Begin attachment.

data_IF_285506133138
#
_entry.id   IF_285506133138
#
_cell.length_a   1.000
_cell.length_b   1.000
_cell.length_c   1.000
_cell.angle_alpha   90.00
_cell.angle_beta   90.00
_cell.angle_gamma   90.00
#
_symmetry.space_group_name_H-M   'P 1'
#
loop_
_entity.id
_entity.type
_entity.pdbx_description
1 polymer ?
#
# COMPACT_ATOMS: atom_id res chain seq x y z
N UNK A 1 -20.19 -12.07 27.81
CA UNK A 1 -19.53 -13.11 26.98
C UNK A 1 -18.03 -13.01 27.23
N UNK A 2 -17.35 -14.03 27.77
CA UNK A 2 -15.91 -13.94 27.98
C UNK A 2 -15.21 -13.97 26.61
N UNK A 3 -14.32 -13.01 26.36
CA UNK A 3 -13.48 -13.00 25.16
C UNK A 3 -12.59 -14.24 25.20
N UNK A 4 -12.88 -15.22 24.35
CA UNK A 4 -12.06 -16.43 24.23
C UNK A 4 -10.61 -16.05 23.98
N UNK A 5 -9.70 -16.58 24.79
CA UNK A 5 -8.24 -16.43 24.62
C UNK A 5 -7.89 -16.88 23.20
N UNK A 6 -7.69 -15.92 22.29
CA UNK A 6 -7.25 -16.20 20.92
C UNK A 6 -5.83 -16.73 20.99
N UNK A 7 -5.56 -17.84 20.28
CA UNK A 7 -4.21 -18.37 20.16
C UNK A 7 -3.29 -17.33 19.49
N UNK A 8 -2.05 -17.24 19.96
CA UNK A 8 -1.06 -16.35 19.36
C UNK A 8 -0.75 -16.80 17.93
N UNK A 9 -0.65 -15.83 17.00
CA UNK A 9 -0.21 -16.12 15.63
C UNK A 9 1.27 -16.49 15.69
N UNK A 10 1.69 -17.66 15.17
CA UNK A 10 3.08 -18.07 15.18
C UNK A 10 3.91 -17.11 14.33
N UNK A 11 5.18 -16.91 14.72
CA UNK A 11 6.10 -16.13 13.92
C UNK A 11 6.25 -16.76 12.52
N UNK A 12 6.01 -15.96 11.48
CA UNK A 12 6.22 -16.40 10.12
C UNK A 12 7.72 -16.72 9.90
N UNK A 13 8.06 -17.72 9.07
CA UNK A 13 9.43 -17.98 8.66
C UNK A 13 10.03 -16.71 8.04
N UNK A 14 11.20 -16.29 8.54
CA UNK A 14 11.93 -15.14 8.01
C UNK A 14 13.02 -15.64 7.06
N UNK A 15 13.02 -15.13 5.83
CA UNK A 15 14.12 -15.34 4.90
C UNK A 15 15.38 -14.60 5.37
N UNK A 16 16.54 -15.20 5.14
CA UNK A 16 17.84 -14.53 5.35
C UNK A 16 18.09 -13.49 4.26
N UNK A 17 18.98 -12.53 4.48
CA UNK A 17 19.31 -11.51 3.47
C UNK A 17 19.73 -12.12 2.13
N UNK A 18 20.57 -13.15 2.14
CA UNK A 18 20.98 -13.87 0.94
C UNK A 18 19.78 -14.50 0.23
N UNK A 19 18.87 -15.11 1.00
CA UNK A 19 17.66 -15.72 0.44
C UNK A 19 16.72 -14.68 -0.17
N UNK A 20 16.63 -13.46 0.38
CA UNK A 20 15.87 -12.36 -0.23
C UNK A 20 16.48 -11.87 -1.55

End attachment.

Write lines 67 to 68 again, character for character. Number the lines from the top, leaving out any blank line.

CA UNK A 16 17.84 -14.53 5.35
C UNK A 16 18.09 -13.49 4.26